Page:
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British Industrial History

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Robert Berthon Preston

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Robert Berthon Preston (1820-1860)

1820 Born in Liverpool, son of Robert Preston and his wife Ellen Sarah Preston (nee Berthon)[1]

1848 of Fawcett and Preston.[2]

1860 Died in Gloucester[3]

1861 Obituary [4]

MR. ROBERT BERTHON PRESTON, the representative of the ancient family of Preston, of the Manor of Furness, in Lancashire, was born in Liverpool, on the 25th of June, 1820.

At four years of age he lost his Father, who died suddenly whilst travelling with his family. This circumstance produced a grave and lasting effect on the mind of the Son; and tended in some degree to form early in life, a character which was afterwards remarkable for independence of thought, decision, and clear judgment.

His education, commenced in England, was chiefly received in Geneva; and his frequent residences abroad, not only taught him foreign languages and acquirements, but enlarged his mind, cultivated his naturally high intellect, refined his artistic taste, and, combined with habits of acute observation, helped to store his memory with varied and useful knowledge. There were few subjects on which he could not give information and advice.

His strong practical mind and mathematical talents gave him an early taste for mechanical engineering, which he adopted as a profession, on inheriting from his Grandfather, a large share in the iron and brass foundries and works in Liverpool, which he personally superintended for many years.

During his connection with the firm of Messrs. Fawcett, Preston and Co., of which he was the principal partner, the machinery for many first-class steamers was designed and constructed for several British and Foreign Companies; among which may be mentioned the engines for the 'Nuhia,' the 'Alma,' the 'Orissa,' the 'Behar,' and the 'Ottawa,' for the Peninsula and Oriental Company, - and the 'Simois,' the 'Jourdain,' the 'Borysthene,' and the 'Meandre,' for the Messageries Imperiales of France.

The firm was also extensively engaged in the manufacture of sugar machinery, most of the largest cane mills and vacuum apparatus in Cuba, the Mauritius, and the British Colonies, having been constructed at their works. Latterly, their attention was also turned to the manufacture of rifled guns and their appurtenances, the locality offering special advantages for experiments.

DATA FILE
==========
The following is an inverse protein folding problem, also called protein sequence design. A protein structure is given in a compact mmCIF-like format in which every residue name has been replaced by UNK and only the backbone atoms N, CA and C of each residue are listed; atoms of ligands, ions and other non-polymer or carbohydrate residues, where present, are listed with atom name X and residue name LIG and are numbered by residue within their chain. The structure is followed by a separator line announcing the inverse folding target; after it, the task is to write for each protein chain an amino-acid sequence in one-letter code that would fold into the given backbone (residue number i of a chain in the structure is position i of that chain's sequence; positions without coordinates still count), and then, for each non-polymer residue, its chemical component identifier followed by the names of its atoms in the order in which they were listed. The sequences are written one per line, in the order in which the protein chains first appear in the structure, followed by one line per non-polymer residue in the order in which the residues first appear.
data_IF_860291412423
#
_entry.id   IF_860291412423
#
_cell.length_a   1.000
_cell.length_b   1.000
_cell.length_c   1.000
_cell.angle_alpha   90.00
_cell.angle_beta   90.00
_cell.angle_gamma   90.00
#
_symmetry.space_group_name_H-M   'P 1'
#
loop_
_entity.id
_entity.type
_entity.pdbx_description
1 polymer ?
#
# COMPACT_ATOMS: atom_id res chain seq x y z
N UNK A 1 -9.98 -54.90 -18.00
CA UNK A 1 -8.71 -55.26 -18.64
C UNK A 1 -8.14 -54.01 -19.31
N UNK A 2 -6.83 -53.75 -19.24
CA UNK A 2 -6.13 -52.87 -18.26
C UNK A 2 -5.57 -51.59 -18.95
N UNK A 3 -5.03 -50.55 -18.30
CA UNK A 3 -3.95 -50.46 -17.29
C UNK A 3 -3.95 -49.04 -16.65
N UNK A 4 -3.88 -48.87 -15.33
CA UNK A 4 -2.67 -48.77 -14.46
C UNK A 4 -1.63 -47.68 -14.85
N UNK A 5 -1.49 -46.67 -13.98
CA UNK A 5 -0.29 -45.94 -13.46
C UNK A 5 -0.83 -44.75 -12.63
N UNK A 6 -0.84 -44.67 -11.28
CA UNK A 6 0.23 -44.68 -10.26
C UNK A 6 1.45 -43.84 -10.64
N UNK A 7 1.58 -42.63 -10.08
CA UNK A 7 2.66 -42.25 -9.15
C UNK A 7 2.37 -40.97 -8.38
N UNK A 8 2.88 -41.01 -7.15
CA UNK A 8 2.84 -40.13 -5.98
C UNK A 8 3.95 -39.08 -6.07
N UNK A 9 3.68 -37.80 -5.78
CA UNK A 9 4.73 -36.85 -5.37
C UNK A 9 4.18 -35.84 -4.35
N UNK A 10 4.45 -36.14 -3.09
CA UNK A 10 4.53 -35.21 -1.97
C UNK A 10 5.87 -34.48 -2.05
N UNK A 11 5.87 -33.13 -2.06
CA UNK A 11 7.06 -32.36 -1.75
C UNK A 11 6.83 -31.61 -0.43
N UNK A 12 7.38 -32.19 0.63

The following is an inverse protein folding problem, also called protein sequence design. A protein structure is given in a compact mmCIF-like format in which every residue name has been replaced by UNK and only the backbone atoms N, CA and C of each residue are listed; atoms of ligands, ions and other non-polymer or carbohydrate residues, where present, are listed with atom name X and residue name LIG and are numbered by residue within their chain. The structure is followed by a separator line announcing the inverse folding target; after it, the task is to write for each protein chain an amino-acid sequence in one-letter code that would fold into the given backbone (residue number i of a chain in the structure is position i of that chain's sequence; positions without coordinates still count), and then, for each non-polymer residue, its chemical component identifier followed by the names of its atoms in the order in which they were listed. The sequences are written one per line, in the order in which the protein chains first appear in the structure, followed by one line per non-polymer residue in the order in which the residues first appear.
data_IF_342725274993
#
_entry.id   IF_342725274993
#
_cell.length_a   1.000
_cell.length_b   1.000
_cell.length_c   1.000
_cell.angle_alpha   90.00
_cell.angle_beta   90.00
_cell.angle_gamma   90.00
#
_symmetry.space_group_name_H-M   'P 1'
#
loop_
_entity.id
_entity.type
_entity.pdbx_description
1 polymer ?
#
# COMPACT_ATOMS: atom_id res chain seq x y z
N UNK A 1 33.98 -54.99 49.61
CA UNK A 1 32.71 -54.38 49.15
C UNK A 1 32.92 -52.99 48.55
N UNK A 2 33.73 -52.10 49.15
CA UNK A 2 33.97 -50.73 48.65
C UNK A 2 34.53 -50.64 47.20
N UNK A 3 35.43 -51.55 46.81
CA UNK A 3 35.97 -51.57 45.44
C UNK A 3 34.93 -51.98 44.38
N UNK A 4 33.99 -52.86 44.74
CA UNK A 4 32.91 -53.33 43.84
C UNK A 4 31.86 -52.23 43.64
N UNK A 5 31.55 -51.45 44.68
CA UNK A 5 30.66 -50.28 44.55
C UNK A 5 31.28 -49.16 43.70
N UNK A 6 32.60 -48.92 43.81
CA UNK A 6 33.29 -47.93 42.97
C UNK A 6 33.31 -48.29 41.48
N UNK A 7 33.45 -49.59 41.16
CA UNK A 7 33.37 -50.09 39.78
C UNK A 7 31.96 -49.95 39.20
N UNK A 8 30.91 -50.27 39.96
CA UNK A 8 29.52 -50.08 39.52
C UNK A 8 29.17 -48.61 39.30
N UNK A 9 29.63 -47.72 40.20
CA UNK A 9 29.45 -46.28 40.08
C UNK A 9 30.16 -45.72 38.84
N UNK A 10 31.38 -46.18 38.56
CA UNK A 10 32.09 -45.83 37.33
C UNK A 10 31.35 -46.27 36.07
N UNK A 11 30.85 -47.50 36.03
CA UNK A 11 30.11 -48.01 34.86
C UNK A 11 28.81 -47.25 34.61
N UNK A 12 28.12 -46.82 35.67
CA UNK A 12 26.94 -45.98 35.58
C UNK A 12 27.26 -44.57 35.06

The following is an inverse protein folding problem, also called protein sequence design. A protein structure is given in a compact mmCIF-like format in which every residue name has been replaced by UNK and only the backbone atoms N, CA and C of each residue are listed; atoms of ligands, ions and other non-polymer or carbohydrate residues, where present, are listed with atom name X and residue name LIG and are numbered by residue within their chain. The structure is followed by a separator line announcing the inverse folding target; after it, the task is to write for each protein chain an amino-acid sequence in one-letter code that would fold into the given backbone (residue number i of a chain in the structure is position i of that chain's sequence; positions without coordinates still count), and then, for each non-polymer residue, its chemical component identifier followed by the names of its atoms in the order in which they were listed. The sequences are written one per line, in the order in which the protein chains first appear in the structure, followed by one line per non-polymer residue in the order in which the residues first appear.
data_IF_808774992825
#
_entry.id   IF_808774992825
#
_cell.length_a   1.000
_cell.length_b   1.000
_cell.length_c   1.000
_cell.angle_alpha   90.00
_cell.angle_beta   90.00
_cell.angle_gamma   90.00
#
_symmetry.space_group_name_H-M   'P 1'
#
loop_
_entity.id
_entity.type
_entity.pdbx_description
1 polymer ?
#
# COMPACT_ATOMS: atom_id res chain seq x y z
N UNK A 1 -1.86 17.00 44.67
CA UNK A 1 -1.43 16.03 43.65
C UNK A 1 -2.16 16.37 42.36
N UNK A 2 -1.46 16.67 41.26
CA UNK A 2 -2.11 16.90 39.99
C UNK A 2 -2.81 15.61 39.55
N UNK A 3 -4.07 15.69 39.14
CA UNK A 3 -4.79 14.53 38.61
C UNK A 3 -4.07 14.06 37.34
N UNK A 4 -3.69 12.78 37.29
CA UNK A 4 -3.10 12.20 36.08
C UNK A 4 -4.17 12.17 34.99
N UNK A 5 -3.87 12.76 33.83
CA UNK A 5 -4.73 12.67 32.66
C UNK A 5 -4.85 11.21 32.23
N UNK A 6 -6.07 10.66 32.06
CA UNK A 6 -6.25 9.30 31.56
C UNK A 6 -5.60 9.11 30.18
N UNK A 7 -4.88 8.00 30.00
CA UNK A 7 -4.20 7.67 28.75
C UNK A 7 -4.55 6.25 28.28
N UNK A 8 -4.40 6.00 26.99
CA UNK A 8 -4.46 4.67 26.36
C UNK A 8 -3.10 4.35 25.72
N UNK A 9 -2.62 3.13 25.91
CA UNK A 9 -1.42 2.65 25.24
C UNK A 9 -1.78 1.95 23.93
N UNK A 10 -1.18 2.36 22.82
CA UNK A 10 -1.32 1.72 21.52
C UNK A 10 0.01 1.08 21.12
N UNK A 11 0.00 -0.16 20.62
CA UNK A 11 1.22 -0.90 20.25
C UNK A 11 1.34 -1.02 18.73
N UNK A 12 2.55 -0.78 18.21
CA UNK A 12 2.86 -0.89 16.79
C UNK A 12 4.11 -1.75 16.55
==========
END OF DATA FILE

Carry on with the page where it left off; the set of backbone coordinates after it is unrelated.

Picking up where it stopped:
In all matters relative to business, Mr. Preston, when in Liverpool, took an active part, and his sound practical knowledge and clear views upon all engineering subjects, rendered his advice and opinion, at all times, valuable.

Mr. Preston became a Member of the Institution in 1855; he was also a Member of the British Association, and of the Institution of Mechanical Engineers, at Birmingham.

He was a Member of the Royal Southern and Mersey Yacht Clubs, and the pleasure he took in that pursuit, led him to study shipbuilding, to which he, latterly, paid great attention, and- at the period of his decease, he was about commencing experiments on a large scale, with models constructed by himself. He also greatly interested himself in chemical and microscopical studies.

As a patron of art, Mr. Preston was well known. His refined taste, his practised eye, and his just appreciation of talent, caused him to be sought after, alike by artists and connoisseurs of the highest order. Many of the leading artists of the day were among his friends ; and the tinted ' Venus,' perhaps the most finished work of Mr. John Gibson, the Sculptor, was executed expressly for him. The collection of works of modern and antique art formed by Mr. Preston, and still carefully maintained by Mrs. Preston, remains as a proof of his liberality and discernment.

At the time when the energy of his talents and character seemed most to promise a career of usefulness, Mr. Preston, like his father, died suddenly at Gloucester, whilst travelling with his wife, on the 9th April, 1860, at only forty years of age, leaving four children, to whom he has bequeathed a name universally honoured and respected; a memory blessed by the numerous recipients of his bounty ; and the example of a noble and upright character, firm yet gentle, talented yet modest, devoting an enterprising spirit to the good of his fellow-men.

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